* as between the German and English texts of the Hänssler notes there’s some confusion about the relationship, with Neffe zweiten Grades rendered as ‘second cousin’ and Onkel as ‘uncle’. Strictly, I suppose, Felix was his great-uncle, but I’m not sure what the German for that relationship is; ein grosser Onkel is a big toe.

This Christmas Night: Contemporary Carols
Hafliði HALLGRÍMSSON (b. 1941)
Joseph and the Angel * [3:43]
Anthony PICCOLO (b. 1946) I look from afar [6:19]
Thomas HYDE (b. 1978) Sweet was the song * [2:07]
Mark-Anthony TURNAGE (b. 1960) Christmas Night * [2:45]
John McCABE (b. 1939) Mary laid her child [2:21]
Malcolm WILLIAMSON (1931-2003) This Christmas Night [3:06]
Matthew MARTIN (b. 1976) I sing of a Maiden * [2:29]
Thomas HYDE Improvisation on ‘Puer Natus’ * [5:16]
Judith BINGHAM (b. 1952) Tu creasti Domine * [4:02]
Richard ALLAIN (b. 1965) Balulalow * [1:50]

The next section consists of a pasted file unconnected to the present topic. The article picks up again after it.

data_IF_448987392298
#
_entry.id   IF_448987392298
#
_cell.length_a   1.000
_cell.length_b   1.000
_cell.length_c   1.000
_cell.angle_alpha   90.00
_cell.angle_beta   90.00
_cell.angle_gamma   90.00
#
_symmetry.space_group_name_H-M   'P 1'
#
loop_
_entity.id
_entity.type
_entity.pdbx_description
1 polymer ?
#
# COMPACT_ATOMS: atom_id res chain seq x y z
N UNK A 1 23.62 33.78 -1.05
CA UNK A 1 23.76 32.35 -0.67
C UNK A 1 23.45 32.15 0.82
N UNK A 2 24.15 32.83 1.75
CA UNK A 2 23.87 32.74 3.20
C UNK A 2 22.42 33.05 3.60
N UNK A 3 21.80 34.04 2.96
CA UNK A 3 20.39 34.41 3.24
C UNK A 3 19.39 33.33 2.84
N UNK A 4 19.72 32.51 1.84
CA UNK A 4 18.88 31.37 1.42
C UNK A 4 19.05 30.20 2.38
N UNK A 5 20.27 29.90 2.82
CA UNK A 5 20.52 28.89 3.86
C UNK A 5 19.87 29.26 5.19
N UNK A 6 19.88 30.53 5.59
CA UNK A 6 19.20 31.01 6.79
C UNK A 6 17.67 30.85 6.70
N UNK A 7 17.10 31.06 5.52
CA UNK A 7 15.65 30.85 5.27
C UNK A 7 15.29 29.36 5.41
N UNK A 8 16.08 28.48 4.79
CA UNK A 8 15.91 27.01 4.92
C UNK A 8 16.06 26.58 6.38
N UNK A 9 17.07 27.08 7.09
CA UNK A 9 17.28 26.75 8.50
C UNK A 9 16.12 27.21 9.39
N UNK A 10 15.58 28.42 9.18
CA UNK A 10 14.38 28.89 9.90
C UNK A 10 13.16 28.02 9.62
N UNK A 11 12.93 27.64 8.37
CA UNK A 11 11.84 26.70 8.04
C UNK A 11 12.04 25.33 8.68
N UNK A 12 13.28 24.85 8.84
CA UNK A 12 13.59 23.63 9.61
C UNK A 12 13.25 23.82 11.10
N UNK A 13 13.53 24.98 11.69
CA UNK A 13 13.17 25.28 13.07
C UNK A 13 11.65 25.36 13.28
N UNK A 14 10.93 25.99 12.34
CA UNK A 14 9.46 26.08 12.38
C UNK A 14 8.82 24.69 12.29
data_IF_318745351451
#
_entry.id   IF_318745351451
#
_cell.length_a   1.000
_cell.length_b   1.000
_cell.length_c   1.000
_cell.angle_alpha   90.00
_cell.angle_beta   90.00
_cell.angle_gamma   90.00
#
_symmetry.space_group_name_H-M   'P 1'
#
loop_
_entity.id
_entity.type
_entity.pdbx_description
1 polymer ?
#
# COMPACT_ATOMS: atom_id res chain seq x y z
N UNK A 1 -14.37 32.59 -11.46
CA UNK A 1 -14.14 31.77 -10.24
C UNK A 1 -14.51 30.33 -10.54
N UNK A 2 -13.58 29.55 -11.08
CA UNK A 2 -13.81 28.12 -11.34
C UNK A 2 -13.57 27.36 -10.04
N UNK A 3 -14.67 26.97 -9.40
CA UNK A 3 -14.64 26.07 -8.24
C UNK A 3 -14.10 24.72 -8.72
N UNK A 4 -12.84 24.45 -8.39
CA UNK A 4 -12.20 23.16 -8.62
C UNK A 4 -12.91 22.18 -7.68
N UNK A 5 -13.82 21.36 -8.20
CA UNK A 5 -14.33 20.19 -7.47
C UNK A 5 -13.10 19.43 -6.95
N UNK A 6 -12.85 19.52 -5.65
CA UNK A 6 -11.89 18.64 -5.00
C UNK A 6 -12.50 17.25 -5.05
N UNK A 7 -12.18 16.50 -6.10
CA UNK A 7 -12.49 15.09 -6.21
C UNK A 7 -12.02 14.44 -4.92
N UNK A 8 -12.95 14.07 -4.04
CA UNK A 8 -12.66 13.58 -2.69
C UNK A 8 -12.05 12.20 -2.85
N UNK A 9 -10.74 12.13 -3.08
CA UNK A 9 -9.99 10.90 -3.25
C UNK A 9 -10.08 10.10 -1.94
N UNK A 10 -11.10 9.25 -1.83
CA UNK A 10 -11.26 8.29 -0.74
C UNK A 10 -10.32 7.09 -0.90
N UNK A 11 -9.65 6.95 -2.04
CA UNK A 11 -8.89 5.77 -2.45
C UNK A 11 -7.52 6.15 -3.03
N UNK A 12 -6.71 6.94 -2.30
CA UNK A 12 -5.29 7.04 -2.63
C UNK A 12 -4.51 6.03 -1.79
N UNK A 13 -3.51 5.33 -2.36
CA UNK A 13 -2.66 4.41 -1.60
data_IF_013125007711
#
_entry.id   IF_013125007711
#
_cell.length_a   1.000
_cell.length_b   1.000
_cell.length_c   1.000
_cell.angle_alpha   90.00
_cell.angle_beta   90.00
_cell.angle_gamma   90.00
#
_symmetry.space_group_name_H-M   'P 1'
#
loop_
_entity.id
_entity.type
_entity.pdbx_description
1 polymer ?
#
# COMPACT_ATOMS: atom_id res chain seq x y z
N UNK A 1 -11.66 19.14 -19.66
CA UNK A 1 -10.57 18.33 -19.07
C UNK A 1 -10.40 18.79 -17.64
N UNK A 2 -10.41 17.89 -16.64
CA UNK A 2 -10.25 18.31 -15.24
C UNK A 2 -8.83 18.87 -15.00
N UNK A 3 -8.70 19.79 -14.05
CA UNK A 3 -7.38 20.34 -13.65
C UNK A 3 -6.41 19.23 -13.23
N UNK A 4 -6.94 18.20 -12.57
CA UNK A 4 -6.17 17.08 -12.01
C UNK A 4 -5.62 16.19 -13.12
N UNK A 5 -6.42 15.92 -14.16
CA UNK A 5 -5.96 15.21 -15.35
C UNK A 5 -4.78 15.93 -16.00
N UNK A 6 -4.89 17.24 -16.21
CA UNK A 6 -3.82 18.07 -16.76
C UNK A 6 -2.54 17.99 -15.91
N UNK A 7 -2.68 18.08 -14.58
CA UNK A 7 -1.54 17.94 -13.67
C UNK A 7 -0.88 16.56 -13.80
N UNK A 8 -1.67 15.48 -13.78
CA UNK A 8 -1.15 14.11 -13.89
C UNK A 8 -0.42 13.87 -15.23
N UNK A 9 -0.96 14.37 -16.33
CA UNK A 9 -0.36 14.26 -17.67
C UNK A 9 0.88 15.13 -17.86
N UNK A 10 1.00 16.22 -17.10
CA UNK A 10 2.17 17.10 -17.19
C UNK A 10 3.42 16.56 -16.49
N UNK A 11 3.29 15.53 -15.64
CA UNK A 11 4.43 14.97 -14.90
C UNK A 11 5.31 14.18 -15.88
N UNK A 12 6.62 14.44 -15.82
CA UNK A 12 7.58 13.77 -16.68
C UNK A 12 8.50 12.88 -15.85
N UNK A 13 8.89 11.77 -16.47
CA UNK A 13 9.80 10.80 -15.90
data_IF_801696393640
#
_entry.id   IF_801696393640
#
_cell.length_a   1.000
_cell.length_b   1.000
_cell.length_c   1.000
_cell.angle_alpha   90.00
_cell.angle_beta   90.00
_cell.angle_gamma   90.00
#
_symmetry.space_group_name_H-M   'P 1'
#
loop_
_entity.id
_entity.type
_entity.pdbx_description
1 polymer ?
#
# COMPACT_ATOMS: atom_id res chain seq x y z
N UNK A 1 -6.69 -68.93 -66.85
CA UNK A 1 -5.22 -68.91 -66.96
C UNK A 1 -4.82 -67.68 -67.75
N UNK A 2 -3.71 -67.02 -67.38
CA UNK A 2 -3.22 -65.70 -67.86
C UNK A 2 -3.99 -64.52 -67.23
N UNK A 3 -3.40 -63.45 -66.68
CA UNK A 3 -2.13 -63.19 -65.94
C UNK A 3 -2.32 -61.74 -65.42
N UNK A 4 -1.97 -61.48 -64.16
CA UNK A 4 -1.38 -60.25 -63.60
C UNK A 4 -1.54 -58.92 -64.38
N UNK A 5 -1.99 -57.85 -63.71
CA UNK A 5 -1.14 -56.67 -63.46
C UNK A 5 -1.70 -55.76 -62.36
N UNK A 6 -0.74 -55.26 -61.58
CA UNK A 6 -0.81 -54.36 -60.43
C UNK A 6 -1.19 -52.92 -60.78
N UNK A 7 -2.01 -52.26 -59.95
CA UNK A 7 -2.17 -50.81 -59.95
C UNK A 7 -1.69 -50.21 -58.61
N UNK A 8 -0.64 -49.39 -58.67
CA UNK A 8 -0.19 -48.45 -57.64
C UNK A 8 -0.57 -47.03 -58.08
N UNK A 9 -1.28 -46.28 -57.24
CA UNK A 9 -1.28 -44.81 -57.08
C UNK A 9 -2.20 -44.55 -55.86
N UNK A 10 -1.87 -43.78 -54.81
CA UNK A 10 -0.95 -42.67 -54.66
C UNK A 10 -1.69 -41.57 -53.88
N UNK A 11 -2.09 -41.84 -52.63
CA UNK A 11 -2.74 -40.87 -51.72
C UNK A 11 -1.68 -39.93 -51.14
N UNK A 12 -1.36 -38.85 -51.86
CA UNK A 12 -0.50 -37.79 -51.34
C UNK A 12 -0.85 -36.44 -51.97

Mark-Anthony TURNAGE Claremont Carol * [4:08]
Howard SKEMPTON (b. 1947) There is no rose * [2:39]
Gabriel JACKSON (b. 1952) Hush! my dear * [3:30]
Peter Maxwell DAVIES (b. 1934) Fleecy Care Carol * [2:58]
Cecilia McDOWALL (b. 1951) Of a Rose * [2:48]
Geoffrey BUSH (1920-1998) ’Twas in the year that King Uzziah died [3:05]
Elisabeth LUTYENS (1906-1983) Nativity [5:55]
Edmund RUBBRA (1901-1986) Let us securely enter [2:18]
Kenneth LEIGHTON (1929-1988) O leave your sheep [4:14]
Veni Redemptor – A Celebration [10:16]
The Choir of Worcester College, Oxford/Stephen Farr (conductor and organ); Edward Turner (conductor and organ)
Nicholas Freestone (organ) – rec. Keble College Chapel, Oxford, 17-19 June, 2012. DDD.
* world premiere recordings
RESONUS CLASSICS RES10113 [75:59] – from resonusclassics.com (mp3, aac or lossless flac) or eclassical.com (mp3 and 16– and 24-bit lossless) or stream from Naxos Music Library